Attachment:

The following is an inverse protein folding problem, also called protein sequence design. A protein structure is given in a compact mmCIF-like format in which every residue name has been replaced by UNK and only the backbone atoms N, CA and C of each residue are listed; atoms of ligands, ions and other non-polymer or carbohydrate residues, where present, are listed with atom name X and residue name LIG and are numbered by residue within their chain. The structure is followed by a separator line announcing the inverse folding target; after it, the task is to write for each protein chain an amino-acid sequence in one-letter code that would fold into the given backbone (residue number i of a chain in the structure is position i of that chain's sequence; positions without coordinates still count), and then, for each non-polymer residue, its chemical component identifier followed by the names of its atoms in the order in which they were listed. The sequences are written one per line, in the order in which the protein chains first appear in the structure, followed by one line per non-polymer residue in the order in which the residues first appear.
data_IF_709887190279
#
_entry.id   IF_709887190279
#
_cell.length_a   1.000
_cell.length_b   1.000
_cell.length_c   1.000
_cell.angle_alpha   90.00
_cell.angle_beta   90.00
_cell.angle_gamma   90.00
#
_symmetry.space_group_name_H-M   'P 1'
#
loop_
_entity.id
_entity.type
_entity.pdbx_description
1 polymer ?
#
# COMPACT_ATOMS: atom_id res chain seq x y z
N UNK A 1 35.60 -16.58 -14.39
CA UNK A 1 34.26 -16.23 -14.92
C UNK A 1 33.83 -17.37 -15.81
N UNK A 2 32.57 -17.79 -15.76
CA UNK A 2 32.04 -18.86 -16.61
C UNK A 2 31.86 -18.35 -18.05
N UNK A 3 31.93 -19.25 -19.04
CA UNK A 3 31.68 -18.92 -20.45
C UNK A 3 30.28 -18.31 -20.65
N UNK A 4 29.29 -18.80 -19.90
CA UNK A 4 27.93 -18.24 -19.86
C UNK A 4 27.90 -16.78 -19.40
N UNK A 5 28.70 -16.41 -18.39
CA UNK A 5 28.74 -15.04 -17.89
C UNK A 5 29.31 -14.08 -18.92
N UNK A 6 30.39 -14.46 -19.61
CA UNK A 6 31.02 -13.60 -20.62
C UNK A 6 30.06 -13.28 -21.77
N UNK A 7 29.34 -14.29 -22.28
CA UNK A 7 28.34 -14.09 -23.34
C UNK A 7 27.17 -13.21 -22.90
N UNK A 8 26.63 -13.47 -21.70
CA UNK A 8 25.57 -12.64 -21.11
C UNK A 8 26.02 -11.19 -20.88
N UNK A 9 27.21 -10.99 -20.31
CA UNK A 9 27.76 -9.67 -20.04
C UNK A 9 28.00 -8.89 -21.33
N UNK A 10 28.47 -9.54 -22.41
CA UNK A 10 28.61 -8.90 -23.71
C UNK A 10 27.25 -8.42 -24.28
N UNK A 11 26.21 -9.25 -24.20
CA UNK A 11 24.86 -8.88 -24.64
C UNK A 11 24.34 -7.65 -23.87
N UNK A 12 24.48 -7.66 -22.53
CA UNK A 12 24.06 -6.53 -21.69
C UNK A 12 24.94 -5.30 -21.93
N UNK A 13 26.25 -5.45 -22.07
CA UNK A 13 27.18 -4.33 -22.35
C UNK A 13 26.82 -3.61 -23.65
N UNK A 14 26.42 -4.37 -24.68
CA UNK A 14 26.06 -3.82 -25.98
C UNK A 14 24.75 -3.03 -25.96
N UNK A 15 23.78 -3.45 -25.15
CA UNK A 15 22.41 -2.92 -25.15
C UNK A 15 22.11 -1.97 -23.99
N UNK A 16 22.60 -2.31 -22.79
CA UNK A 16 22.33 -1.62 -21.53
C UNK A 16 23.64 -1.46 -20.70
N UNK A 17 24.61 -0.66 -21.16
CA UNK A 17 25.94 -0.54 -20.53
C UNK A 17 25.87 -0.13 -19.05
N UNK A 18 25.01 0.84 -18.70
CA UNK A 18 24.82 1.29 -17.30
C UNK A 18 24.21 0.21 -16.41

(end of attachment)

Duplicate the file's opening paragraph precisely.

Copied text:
The following is an inverse protein folding problem, also called protein sequence design. A protein structure is given in a compact mmCIF-like format in which every residue name has been replaced by UNK and only the backbone atoms N, CA and C of each residue are listed; atoms of ligands, ions and other non-polymer or carbohydrate residues, where present, are listed with atom name X and residue name LIG and are numbered by residue within their chain. The structure is followed by a separator line announcing the inverse folding target; after it, the task is to write for each protein chain an amino-acid sequence in one-letter code that would fold into the given backbone (residue number i of a chain in the structure is position i of that chain's sequence; positions without coordinates still count), and then, for each non-polymer residue, its chemical component identifier followed by the names of its atoms in the order in which they were listed. The sequences are written one per line, in the order in which the protein chains first appear in the structure, followed by one line per non-polymer residue in the order in which the residues first appear.